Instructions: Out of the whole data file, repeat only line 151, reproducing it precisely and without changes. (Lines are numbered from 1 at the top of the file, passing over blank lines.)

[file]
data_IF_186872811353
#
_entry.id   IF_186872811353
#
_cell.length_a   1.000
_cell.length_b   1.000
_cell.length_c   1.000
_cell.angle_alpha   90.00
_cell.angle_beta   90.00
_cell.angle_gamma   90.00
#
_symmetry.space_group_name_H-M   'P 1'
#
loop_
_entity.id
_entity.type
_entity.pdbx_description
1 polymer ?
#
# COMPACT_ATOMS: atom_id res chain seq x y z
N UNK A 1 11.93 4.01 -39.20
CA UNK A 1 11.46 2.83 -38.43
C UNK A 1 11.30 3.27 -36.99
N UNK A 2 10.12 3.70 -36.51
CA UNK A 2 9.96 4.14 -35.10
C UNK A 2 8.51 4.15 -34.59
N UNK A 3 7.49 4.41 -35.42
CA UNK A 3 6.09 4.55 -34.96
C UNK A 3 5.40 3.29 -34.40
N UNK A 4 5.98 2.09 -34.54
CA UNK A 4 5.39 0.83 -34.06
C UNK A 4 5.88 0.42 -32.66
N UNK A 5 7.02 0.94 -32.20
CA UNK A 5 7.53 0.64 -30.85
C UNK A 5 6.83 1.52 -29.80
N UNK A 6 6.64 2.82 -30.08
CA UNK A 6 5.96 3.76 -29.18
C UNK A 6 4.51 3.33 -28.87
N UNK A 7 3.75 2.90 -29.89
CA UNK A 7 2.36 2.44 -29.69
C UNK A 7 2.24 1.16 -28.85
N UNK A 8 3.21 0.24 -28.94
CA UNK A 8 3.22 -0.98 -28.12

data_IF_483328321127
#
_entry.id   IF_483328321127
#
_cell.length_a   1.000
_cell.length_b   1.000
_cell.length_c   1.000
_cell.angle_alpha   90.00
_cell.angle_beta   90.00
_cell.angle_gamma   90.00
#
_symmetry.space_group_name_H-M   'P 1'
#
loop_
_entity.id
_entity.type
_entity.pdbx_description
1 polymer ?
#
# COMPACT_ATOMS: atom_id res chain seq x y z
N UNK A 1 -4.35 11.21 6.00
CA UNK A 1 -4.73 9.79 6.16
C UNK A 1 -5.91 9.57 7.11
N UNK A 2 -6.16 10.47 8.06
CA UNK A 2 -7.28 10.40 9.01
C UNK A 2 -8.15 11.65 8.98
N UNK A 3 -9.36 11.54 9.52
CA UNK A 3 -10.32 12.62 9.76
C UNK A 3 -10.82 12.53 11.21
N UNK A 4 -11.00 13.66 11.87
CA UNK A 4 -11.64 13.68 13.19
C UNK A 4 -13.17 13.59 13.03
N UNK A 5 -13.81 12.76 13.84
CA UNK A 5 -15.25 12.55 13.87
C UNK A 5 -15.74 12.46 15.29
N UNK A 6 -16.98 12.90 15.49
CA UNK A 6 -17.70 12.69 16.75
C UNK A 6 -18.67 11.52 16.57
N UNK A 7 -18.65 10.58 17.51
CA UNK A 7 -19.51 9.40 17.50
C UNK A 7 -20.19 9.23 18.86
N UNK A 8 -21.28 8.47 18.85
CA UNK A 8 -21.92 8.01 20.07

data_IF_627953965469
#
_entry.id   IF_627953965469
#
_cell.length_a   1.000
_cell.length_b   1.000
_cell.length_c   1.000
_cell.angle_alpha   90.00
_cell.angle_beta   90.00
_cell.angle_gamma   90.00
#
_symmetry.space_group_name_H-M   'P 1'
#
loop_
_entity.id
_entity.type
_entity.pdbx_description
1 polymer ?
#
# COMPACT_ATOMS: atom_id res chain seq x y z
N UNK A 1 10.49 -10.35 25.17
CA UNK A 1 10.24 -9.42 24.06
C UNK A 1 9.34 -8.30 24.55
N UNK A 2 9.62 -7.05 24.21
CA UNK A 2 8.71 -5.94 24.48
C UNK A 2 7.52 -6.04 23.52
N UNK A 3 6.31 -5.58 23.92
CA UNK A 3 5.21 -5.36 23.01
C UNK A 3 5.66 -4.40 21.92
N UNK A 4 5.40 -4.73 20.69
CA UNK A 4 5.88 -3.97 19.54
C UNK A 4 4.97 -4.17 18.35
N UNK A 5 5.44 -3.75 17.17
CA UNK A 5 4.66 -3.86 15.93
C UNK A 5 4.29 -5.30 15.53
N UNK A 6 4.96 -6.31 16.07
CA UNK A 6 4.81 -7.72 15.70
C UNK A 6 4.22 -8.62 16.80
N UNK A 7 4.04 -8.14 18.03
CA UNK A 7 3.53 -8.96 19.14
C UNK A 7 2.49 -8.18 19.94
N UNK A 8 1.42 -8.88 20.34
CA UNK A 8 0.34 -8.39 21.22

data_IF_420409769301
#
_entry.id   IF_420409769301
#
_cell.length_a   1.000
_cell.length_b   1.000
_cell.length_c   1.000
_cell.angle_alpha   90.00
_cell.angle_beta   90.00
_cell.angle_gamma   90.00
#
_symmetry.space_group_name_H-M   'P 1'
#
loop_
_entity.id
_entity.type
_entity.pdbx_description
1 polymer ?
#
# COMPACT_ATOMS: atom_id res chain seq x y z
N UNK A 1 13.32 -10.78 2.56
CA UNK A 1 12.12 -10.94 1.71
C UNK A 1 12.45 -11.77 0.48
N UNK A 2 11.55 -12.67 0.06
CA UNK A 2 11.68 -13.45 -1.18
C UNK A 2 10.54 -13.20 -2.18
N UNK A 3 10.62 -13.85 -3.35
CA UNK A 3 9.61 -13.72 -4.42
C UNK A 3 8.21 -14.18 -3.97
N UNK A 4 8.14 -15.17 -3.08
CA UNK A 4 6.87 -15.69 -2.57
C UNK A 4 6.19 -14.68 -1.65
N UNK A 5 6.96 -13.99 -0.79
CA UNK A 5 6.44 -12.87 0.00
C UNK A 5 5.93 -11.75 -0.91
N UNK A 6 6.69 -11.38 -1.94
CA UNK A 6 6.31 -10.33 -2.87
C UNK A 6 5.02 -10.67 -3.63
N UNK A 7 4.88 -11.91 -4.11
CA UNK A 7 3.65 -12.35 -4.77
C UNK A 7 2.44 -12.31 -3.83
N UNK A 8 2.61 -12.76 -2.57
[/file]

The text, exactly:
CA UNK A 1 12.12 -10.94 1.71